We have discontinued our daily collection and analysis of state and county reported data related to the Covid-19 coronavirus. This information is still available from state and local health agencies, national and local media, and the CDC. This change will allow us more time to do what we do best: assisting our clients in solving complex problems with actionable insights that lead to growth. We will periodically present new Coronavirus briefs and reports that further validate scientific findings or when we discover new insights that require further exploration through advanced analytics.
We interrupt our regularly scheduled analysis of current Covid-19 patient data from claims records to bring you an analysis of coronavirus data reported to date by U.S. county and state health agencies.
The Centers for Disease Control and Prevention (CDC) recommend that all U.S. counties and states report the following information about Covid-19 patients on a daily basis:
Calculating the ratio of Covid-19 cases to a state's population is an equitable way to compare one state total to another. It is computed by dividing the number of reported cases by the state's population, and then multiplying that number by 100,000. As reported in major news media, and shown below, eastern states had the highest ratio of diagnosed coronavirus cases in the U.S. during the first three months. For this data set, we included the calculated U.S. average plus reported data from all 50 states and the District of Columbia. For this chart, we are displaying the ten states with the highest number of cases and the three states with the lowest number of cases. View the data from all 50 states and D.C.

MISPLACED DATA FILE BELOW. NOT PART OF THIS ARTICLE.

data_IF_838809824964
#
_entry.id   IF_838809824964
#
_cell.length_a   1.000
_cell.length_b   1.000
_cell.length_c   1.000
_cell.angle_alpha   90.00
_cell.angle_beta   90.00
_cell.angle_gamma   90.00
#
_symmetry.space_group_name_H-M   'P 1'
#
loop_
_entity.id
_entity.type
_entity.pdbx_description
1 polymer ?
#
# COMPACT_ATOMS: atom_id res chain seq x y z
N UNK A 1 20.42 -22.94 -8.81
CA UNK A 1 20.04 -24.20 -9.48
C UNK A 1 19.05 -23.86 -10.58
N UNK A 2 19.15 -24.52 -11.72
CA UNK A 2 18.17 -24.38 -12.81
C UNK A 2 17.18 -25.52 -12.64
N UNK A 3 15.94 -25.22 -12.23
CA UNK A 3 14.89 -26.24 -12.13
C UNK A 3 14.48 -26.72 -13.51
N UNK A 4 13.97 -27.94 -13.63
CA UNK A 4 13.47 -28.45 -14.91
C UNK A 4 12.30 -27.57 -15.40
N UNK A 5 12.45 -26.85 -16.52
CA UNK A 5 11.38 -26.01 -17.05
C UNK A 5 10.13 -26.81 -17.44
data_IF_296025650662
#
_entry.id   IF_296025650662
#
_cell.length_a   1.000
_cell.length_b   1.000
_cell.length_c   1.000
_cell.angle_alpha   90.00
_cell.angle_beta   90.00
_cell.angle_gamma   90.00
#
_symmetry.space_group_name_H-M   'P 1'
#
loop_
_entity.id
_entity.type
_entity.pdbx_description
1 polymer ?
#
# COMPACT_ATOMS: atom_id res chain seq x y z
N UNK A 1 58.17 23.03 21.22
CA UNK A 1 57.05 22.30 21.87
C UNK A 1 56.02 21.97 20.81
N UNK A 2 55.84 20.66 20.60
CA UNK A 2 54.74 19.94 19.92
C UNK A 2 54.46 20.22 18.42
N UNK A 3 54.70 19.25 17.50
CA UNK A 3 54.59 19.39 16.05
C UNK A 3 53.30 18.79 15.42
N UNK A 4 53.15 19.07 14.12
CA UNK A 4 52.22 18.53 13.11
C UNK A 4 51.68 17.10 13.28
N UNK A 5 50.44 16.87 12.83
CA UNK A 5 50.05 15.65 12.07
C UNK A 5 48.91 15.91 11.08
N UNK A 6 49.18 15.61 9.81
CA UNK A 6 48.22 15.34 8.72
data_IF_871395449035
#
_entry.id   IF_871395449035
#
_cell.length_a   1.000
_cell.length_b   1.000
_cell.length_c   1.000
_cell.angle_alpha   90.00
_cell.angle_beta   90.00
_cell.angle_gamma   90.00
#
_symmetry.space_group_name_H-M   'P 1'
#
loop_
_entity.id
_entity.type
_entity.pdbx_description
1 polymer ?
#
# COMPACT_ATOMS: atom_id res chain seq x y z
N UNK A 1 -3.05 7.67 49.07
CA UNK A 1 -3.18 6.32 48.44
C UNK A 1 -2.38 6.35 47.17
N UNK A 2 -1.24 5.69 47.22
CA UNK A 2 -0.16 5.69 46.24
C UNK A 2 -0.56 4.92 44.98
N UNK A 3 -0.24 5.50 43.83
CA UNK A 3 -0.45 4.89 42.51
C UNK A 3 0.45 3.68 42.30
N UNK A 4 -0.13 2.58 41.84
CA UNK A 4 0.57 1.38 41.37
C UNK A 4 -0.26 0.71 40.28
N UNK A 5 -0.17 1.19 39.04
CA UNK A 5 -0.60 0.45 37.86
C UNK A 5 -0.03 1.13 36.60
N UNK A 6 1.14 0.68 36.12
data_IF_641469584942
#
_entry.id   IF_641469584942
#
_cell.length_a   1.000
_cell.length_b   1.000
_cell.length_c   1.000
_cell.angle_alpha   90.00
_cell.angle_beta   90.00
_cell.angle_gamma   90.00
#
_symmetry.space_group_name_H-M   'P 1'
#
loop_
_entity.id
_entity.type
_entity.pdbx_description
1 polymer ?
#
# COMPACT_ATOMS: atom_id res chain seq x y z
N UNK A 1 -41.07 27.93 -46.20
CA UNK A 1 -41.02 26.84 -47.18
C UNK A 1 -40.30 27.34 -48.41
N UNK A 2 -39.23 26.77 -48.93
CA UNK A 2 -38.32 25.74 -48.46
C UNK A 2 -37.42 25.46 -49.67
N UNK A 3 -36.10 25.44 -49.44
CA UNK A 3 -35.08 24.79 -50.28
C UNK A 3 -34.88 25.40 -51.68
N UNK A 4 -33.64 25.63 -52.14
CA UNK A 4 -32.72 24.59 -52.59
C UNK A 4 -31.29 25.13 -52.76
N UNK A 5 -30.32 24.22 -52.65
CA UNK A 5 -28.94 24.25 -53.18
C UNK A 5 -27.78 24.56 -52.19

As noted by the CDC, the Medicare population in the U.S. is part of a group that is at high risk for severe cases of Covid-19 should they contract the disease. These individuals, all age 65 and older, often have chronic diseases and compromised immune systems that add to the severity of their Covid-19 cases.
The following table looks at the top state fatality rates for all deaths attributed to Covid-19. The percentage is calculated by dividing the total number of deaths by the number of cases during this time period. It is important to note that the CDC standard definition for death due to Covid-19 is not reported uniformly across the U.S., which affects the comparisons between individual states.
In this data set we included the calculated U.S. average plus reported data from all 50 states and the District of Columbia. For this table, we are displaying the ten states with the highest fatality rates and the three states with the lowest fatality rates. View the data from all 50 states and D.C.
Tabulating the average daily number of cases reported by a state over a particular month gives us a glimpse at the relative severity of the coronavirus in each state during a particular month.
As shown below, there are 15 states on track to have their worst months in June. These states represent 43.7% of the total population in the U.S. (based on 2019 U.S. Census Bureau estimates). For comparison, states representing 33.1% of the population saw their highest average of new cases peak in April, while states with 23.18% of the population saw theirs in May. A state could end up with their highest daily average in June, which may change the colors for April and May, such as North Dakota.
At the present, April saw the highest daily nationwide gains, averaging 28,331 per day for the month. May followed at 22,062 daily gains, while to date June has seen on average 19,998 new cases per day.
The colors presented below are meant for a comparison of daily averages for a single state. The three colors correspond to the average number of new cases added daily for each state during the three months. Green = Lowest daily average for state. Yellow = Mid-range daily average for state. Red = Highest daily average for state. For comparisons, we also included the calculated U.S. average and reported data from all 50 states and the District of Columbia.
Every day Perception Health analysts collect data, establish benchmarks, and report trends. We do this with national/state data as well as local medical claims records. What do you need to know? Let's work together to improve your community's health. Contact us for a demo of our services.